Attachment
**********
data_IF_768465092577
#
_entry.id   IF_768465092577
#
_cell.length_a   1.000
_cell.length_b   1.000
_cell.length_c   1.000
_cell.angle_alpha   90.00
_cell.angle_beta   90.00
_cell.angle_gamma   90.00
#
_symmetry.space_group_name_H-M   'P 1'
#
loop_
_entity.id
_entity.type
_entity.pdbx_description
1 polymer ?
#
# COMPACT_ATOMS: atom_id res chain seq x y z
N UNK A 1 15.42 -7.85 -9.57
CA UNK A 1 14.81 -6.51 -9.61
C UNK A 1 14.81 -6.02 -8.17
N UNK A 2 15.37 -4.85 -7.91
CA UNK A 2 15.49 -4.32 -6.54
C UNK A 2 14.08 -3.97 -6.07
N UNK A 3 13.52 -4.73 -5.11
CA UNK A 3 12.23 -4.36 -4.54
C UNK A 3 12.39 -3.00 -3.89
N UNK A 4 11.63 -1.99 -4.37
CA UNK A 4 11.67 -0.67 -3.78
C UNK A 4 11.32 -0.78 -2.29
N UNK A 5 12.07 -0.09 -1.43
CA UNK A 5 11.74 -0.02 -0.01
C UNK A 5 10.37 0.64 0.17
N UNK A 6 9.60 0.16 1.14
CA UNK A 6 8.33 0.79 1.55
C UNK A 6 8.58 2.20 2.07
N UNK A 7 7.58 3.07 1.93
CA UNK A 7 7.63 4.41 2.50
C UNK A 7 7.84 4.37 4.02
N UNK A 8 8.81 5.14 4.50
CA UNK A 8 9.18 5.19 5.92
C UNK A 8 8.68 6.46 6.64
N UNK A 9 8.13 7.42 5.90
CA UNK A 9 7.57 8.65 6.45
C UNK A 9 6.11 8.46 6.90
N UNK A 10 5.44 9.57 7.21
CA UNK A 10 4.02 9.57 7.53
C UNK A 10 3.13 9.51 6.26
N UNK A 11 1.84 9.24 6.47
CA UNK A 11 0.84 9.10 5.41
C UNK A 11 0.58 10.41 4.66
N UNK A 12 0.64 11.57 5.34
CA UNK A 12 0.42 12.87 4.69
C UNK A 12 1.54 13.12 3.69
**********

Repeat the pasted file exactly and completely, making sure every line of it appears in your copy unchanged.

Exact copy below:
data_IF_768465092577
#
_entry.id   IF_768465092577
#
_cell.length_a   1.000
_cell.length_b   1.000
_cell.length_c   1.000
_cell.angle_alpha   90.00
_cell.angle_beta   90.00
_cell.angle_gamma   90.00
#
_symmetry.space_group_name_H-M   'P 1'
#
loop_
_entity.id
_entity.type
_entity.pdbx_description
1 polymer ?
#
# COMPACT_ATOMS: atom_id res chain seq x y z
N UNK A 1 15.42 -7.85 -9.57
CA UNK A 1 14.81 -6.51 -9.61
C UNK A 1 14.81 -6.02 -8.17
N UNK A 2 15.37 -4.85 -7.91
CA UNK A 2 15.49 -4.32 -6.54
C UNK A 2 14.08 -3.97 -6.07
N UNK A 3 13.52 -4.73 -5.11
CA UNK A 3 12.23 -4.36 -4.54
C UNK A 3 12.39 -3.00 -3.89
N UNK A 4 11.63 -1.99 -4.37
CA UNK A 4 11.67 -0.67 -3.78
C UNK A 4 11.32 -0.78 -2.29
N UNK A 5 12.07 -0.09 -1.43
CA UNK A 5 11.74 -0.02 -0.01
C UNK A 5 10.37 0.64 0.17
N UNK A 6 9.60 0.16 1.14
CA UNK A 6 8.33 0.79 1.55
C UNK A 6 8.58 2.20 2.07
N UNK A 7 7.58 3.07 1.93
CA UNK A 7 7.63 4.41 2.50
C UNK A 7 7.84 4.37 4.02
N UNK A 8 8.81 5.14 4.50
CA UNK A 8 9.18 5.19 5.92
C UNK A 8 8.68 6.46 6.64
N UNK A 9 8.13 7.42 5.90
CA UNK A 9 7.57 8.65 6.45
C UNK A 9 6.11 8.46 6.90
N UNK A 10 5.44 9.57 7.21
CA UNK A 10 4.02 9.57 7.53
C UNK A 10 3.13 9.51 6.26
N UNK A 11 1.84 9.24 6.47
CA UNK A 11 0.84 9.10 5.41
C UNK A 11 0.58 10.41 4.66
N UNK A 12 0.64 11.57 5.34
CA UNK A 12 0.42 12.87 4.69
C UNK A 12 1.54 13.12 3.69